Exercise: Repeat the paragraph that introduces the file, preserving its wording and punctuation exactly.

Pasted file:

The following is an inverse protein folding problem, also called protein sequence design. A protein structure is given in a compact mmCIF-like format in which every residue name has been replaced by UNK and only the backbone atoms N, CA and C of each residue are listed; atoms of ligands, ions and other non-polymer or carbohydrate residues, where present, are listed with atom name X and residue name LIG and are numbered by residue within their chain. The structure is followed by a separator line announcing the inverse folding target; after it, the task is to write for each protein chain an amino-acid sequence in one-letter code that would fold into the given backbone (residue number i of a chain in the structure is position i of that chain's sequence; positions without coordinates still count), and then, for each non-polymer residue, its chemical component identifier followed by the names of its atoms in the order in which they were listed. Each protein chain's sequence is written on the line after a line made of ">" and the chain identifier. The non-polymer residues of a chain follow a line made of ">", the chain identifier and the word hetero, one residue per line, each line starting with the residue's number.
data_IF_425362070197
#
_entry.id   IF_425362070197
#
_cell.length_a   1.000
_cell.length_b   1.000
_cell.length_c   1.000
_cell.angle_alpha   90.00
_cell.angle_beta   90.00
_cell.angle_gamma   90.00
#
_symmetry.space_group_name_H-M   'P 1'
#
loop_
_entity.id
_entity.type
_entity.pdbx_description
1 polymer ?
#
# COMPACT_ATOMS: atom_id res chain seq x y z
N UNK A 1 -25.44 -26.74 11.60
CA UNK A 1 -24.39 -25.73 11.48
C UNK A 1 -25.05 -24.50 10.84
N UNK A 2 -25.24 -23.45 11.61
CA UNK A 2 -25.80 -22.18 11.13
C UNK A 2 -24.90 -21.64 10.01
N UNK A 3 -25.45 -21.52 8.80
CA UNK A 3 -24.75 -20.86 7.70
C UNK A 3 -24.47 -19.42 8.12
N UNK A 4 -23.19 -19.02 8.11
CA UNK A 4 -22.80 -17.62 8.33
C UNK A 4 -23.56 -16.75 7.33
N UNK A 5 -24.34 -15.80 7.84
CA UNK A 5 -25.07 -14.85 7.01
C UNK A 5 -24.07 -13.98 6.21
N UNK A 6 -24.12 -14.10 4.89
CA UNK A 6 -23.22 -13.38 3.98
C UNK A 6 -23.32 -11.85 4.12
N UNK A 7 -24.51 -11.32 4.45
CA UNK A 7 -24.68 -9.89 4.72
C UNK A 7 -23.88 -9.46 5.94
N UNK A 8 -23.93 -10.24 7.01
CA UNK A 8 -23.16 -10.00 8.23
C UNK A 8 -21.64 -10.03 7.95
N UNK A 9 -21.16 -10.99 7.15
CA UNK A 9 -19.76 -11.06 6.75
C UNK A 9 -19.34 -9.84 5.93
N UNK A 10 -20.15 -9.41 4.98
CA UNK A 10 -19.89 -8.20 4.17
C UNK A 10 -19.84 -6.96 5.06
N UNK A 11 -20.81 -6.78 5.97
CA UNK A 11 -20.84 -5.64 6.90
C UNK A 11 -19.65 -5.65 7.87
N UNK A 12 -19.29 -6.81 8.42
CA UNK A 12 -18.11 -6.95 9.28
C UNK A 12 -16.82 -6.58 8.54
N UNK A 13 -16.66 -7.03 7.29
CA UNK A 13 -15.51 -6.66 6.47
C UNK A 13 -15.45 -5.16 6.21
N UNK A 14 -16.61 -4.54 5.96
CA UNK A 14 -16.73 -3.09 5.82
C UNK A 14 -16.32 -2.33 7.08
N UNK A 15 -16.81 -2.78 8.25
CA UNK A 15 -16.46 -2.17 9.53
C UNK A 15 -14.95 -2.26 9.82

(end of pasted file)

The following is an inverse protein folding problem, also called protein sequence design. A protein structure is given in a compact mmCIF-like format in which every residue name has been replaced by UNK and only the backbone atoms N, CA and C of each residue are listed; atoms of ligands, ions and other non-polymer or carbohydrate residues, where present, are listed with atom name X and residue name LIG and are numbered by residue within their chain. The structure is followed by a separator line announcing the inverse folding target; after it, the task is to write for each protein chain an amino-acid sequence in one-letter code that would fold into the given backbone (residue number i of a chain in the structure is position i of that chain's sequence; positions without coordinates still count), and then, for each non-polymer residue, its chemical component identifier followed by the names of its atoms in the order in which they were listed. Each protein chain's sequence is written on the line after a line made of ">" and the chain identifier. The non-polymer residues of a chain follow a line made of ">", the chain identifier and the word hetero, one residue per line, each line starting with the residue's number.